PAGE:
Manfred Mohr
P-148h, 1973
Plotter drawing ink on paper
32 x 31.5 in / 82 x 80 cm, framed

Mohr’s work is an important bridge between handmade manipulations and machine-calculated structures in art. His demonstrated interest in process, language and line texture are revealed in in early abstract painted works, prior to his discovery of the computer as a tool for art. This particular drawing is part of Mohr’s early algorithmic work phase (1969-72, following an interest in hard edge painting) which emphasized a “formalism” of the software medium: logical and automatic construction of pictures. In this work phase, the left-to-right linear composition is also influenced by Mohr’s observation of the way a computer-controlled drawing machine (the Benson plotter) drags ink across the paper, as if it were written in a script.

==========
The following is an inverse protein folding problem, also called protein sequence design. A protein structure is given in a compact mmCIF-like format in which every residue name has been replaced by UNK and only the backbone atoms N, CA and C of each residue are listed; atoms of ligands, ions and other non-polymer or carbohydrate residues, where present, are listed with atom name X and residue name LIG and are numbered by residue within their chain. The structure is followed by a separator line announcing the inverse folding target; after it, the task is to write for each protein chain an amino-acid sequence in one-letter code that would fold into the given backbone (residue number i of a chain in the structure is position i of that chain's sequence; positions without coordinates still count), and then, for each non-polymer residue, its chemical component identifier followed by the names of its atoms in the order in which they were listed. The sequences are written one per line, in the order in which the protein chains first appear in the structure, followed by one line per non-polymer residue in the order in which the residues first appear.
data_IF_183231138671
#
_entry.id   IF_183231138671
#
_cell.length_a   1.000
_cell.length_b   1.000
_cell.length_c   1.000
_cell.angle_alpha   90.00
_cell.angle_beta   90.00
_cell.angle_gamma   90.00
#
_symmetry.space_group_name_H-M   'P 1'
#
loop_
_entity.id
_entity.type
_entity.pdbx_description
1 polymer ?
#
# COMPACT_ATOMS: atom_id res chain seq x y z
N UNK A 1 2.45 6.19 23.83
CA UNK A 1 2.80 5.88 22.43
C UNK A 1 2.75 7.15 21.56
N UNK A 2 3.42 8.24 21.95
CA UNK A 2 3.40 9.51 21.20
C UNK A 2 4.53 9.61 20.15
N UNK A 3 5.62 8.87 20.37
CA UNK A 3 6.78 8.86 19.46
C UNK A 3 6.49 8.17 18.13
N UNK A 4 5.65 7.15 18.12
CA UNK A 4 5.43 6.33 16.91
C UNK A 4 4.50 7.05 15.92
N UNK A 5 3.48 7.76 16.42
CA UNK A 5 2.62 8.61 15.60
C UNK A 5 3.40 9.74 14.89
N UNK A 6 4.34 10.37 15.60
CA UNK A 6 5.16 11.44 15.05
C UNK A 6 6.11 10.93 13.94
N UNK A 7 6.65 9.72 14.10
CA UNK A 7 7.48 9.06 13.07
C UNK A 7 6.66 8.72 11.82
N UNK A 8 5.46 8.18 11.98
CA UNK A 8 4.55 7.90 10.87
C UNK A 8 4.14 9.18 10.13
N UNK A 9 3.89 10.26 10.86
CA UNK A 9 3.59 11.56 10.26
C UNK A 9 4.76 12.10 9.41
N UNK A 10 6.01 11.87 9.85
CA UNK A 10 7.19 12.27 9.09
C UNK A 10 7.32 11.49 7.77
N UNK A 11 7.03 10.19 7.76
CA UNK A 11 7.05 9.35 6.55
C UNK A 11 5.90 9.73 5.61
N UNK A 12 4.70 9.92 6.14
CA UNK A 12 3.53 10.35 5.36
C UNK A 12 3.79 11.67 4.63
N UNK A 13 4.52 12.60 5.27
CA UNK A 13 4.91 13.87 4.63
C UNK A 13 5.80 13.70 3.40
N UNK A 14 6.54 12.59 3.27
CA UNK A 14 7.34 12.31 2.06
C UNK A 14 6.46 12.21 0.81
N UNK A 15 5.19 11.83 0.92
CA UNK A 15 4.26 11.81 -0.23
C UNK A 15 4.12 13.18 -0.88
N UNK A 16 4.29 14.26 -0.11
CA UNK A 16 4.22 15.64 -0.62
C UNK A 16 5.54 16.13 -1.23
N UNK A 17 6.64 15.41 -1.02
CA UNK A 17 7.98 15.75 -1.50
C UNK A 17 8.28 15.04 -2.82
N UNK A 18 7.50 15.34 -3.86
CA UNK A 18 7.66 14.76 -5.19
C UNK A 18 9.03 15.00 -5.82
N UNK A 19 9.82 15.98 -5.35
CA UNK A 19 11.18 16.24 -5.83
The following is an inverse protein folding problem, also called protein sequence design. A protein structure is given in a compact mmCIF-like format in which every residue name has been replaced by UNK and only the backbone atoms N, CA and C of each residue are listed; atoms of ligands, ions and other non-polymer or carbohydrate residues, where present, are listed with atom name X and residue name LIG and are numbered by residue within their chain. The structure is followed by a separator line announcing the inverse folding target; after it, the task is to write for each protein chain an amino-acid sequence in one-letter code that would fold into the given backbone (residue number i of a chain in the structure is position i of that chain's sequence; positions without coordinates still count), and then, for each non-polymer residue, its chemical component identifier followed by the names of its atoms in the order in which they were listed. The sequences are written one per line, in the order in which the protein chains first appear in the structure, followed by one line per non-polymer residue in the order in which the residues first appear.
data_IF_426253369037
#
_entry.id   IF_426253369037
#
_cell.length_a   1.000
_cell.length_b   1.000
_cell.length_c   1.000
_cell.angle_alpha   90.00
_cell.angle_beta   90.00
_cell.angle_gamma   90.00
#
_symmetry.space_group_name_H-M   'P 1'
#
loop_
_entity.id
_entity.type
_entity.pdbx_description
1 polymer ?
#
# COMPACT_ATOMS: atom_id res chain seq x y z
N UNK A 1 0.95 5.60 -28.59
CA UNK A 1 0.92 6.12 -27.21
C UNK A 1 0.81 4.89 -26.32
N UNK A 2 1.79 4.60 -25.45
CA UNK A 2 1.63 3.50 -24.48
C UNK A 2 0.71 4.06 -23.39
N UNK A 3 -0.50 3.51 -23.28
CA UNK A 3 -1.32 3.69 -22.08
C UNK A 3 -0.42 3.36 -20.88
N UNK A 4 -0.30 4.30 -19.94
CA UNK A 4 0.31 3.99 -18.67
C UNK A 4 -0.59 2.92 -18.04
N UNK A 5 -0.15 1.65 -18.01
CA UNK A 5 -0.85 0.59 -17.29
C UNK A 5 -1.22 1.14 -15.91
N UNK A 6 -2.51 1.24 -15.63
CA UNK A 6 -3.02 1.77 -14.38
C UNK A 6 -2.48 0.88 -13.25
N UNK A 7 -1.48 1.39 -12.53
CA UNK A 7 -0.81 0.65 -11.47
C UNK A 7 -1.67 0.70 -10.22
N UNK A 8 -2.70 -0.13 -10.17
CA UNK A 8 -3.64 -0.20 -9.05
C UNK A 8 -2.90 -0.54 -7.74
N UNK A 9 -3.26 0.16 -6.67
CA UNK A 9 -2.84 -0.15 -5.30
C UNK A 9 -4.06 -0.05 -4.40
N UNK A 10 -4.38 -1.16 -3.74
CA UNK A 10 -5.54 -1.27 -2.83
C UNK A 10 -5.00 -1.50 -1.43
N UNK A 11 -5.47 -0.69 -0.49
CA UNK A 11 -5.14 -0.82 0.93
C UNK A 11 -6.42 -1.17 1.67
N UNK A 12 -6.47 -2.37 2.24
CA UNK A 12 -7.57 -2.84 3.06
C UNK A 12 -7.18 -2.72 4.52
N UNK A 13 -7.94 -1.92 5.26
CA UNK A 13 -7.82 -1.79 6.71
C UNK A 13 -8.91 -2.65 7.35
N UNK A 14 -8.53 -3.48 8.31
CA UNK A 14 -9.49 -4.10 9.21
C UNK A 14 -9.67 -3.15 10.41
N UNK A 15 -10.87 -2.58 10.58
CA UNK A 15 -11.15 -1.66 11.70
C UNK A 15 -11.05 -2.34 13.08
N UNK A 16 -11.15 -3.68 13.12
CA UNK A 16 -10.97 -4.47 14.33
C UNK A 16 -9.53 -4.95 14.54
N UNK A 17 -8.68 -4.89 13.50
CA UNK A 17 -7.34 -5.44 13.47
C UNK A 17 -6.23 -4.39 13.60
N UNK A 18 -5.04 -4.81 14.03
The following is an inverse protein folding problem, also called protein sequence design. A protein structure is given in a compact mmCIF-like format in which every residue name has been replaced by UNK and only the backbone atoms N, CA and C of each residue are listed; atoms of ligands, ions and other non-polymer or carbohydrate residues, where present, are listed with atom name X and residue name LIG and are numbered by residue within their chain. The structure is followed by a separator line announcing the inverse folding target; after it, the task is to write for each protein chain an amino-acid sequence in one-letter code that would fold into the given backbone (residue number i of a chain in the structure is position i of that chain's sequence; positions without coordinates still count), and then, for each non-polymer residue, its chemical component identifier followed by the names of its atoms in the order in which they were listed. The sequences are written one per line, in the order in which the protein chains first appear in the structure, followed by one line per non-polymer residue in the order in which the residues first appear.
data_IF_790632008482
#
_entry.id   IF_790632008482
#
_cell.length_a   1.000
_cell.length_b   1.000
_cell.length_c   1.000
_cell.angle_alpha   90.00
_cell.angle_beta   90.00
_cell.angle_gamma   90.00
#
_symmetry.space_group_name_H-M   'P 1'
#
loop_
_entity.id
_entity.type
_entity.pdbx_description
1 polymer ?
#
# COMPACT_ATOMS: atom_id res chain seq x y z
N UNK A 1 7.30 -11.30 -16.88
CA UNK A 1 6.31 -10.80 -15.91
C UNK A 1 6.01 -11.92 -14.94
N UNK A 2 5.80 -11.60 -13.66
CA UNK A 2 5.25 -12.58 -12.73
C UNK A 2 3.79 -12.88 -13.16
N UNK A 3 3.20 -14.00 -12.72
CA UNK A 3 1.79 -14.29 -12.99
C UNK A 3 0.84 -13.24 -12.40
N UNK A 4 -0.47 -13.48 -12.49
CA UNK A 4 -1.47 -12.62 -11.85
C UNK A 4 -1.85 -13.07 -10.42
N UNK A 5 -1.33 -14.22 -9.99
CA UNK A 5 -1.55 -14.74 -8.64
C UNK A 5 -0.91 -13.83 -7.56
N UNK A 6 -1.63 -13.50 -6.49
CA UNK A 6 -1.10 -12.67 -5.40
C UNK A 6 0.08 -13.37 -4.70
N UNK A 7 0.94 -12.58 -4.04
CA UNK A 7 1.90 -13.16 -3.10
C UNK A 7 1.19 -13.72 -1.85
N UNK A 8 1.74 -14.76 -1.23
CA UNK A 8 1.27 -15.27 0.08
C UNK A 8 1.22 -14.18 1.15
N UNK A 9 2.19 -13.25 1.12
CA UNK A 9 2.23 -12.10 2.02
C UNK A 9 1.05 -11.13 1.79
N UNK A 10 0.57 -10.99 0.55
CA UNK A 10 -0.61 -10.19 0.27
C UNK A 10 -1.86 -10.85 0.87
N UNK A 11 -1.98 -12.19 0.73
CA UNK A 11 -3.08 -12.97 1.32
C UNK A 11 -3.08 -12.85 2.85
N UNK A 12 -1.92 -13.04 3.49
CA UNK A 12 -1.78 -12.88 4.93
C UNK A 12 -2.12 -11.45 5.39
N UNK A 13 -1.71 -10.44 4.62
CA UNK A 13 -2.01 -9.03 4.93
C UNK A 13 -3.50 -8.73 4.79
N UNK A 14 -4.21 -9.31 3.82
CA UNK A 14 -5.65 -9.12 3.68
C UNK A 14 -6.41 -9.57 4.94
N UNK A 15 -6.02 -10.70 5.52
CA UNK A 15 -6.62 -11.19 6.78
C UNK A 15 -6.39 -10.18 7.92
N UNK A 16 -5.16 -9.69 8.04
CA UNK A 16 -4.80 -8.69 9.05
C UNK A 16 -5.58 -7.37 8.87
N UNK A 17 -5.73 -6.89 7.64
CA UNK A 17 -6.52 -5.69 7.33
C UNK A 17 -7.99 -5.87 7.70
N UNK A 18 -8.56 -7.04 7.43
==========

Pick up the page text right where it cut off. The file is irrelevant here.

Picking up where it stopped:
Typical of his early algorithmic work, this piece links line to language, process and conceptual systems. Mohr calculated the image using a program that he authored in the FORTRAN language. With a choice of different line characteristics, an alphabet of randomly generated elements is created.

More about the algorithm:
The drawing is constructed from a series of 2 horizontal solid lines spaced a distance apart. For each pair of lines, a random sequence of 0’s and 1’s is generated such that a short line is drawn at the bottom of the top line if the number is 1, and at the top of the bottom line if it is 0. As an aesthetic decision to not start or end with a solid horizontal line, the top and bottom of the drawing have missing complementary lines.


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